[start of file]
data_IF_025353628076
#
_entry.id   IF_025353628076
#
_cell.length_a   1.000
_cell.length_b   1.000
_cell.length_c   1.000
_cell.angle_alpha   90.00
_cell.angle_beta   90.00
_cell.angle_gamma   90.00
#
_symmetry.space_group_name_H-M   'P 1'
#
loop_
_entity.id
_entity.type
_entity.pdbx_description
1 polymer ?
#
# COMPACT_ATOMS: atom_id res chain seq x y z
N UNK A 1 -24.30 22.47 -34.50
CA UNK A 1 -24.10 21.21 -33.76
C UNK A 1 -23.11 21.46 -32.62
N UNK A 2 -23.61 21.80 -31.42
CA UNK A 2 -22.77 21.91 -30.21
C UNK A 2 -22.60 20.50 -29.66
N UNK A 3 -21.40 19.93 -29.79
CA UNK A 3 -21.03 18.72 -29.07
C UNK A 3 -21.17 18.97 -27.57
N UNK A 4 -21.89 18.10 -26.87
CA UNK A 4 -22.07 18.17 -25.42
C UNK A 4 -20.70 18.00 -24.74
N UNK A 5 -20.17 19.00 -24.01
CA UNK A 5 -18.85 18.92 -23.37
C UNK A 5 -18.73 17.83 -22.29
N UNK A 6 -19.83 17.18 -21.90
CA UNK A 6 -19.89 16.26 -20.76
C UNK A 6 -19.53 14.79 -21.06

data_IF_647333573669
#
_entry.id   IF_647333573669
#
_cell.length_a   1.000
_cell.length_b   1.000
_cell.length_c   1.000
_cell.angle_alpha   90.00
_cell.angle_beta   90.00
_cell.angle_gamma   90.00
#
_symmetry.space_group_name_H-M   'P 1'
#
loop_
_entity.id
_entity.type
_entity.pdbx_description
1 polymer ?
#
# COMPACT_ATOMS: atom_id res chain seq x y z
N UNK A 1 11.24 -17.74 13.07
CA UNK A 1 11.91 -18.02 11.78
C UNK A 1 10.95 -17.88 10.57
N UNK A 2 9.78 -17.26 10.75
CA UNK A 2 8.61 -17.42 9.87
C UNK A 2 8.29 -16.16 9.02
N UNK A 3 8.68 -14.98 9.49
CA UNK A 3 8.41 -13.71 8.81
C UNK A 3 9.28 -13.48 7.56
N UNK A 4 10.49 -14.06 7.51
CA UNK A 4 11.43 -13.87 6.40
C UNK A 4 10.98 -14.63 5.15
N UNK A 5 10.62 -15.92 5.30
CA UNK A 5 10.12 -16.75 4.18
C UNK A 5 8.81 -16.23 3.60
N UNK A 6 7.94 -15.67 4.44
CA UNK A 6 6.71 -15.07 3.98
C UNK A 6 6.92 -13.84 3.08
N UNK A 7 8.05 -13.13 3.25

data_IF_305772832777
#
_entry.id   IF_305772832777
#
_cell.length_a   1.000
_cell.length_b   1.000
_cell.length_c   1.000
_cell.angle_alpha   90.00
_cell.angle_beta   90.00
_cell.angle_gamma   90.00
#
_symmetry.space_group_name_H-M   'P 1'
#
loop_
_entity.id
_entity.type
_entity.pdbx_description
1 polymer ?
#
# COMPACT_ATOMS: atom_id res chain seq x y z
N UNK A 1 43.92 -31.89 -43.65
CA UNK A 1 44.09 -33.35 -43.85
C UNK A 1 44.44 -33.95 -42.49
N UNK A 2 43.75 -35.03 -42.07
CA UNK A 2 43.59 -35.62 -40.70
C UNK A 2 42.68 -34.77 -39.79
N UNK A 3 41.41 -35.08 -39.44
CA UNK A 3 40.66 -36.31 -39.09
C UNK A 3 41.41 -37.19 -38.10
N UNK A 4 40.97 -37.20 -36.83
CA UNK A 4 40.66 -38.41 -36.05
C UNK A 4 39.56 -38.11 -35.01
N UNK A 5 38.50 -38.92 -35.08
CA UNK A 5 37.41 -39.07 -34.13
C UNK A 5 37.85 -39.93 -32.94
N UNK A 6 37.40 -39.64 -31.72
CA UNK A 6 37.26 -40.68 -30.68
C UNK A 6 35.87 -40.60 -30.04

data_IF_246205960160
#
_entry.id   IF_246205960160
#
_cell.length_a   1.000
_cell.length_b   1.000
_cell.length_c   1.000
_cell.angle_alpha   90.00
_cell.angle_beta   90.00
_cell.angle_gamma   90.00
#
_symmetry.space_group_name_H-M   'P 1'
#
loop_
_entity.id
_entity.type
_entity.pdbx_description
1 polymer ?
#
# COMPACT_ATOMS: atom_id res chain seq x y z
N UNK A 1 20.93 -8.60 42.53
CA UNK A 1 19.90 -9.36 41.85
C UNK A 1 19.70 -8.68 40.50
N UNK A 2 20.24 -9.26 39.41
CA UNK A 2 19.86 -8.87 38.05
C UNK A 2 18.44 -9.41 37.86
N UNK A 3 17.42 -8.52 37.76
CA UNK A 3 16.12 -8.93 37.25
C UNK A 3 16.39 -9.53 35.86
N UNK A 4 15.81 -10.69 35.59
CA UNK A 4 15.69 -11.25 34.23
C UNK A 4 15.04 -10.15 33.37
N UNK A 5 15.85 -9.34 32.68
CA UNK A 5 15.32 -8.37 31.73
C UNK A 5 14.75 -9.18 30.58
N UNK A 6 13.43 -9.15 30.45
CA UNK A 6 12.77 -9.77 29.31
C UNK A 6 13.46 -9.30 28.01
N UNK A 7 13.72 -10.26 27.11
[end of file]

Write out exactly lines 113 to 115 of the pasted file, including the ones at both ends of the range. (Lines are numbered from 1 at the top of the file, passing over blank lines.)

N UNK A 6 37.40 -39.64 -31.72
CA UNK A 6 37.26 -40.68 -30.68
C UNK A 6 35.87 -40.60 -30.04